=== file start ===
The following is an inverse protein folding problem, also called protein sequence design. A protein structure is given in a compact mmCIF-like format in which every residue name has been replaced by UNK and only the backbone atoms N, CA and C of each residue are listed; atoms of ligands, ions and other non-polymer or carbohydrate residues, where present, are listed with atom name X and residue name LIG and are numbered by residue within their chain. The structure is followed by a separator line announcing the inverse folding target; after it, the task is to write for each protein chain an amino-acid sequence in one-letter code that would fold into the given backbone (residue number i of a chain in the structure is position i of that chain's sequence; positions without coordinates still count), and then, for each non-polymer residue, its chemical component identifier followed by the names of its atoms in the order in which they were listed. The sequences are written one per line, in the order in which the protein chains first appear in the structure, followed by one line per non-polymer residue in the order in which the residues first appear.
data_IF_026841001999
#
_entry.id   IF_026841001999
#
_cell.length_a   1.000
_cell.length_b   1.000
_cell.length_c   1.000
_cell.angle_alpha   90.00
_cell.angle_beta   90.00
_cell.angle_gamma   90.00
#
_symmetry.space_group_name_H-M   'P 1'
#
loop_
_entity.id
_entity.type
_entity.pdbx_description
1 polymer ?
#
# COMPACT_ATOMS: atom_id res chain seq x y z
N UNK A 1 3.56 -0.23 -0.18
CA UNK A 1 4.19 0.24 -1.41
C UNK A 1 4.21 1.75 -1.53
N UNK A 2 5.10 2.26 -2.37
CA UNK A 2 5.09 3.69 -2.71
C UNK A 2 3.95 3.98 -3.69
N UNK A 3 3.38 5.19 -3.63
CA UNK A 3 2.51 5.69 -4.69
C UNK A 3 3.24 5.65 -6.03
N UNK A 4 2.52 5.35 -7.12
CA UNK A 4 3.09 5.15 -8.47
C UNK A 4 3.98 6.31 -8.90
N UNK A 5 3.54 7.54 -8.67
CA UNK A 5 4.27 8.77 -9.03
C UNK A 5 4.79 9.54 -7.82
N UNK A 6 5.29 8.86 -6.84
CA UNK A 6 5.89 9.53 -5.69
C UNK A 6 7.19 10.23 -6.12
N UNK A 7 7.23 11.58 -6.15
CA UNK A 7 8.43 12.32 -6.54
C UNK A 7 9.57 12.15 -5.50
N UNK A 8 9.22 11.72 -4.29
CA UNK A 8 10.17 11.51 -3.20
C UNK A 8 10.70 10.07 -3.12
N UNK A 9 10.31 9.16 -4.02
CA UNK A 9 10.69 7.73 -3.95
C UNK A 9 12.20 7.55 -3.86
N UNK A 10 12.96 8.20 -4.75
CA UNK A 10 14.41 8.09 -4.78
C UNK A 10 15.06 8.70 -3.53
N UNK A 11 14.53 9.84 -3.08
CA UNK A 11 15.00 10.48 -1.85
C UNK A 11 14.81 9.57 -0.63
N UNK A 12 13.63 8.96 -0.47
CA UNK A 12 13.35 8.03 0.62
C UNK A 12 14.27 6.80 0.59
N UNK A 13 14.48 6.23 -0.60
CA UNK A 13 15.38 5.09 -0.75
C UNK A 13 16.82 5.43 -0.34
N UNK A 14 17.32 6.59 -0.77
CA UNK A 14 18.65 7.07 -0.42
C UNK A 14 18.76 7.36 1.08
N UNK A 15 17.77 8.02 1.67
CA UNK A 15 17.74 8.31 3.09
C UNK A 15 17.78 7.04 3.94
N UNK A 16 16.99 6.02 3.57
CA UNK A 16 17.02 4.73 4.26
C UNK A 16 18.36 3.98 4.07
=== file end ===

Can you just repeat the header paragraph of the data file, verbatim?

The following is an inverse protein folding problem, also called protein sequence design. A protein structure is given in a compact mmCIF-like format in which every residue name has been replaced by UNK and only the backbone atoms N, CA and C of each residue are listed; atoms of ligands, ions and other non-polymer or carbohydrate residues, where present, are listed with atom name X and residue name LIG and are numbered by residue within their chain. The structure is followed by a separator line announcing the inverse folding target; after it, the task is to write for each protein chain an amino-acid sequence in one-letter code that would fold into the given backbone (residue number i of a chain in the structure is position i of that chain's sequence; positions without coordinates still count), and then, for each non-polymer residue, its chemical component identifier followed by the names of its atoms in the order in which they were listed. The sequences are written one per line, in the order in which the protein chains first appear in the structure, followed by one line per non-polymer residue in the order in which the residues first appear.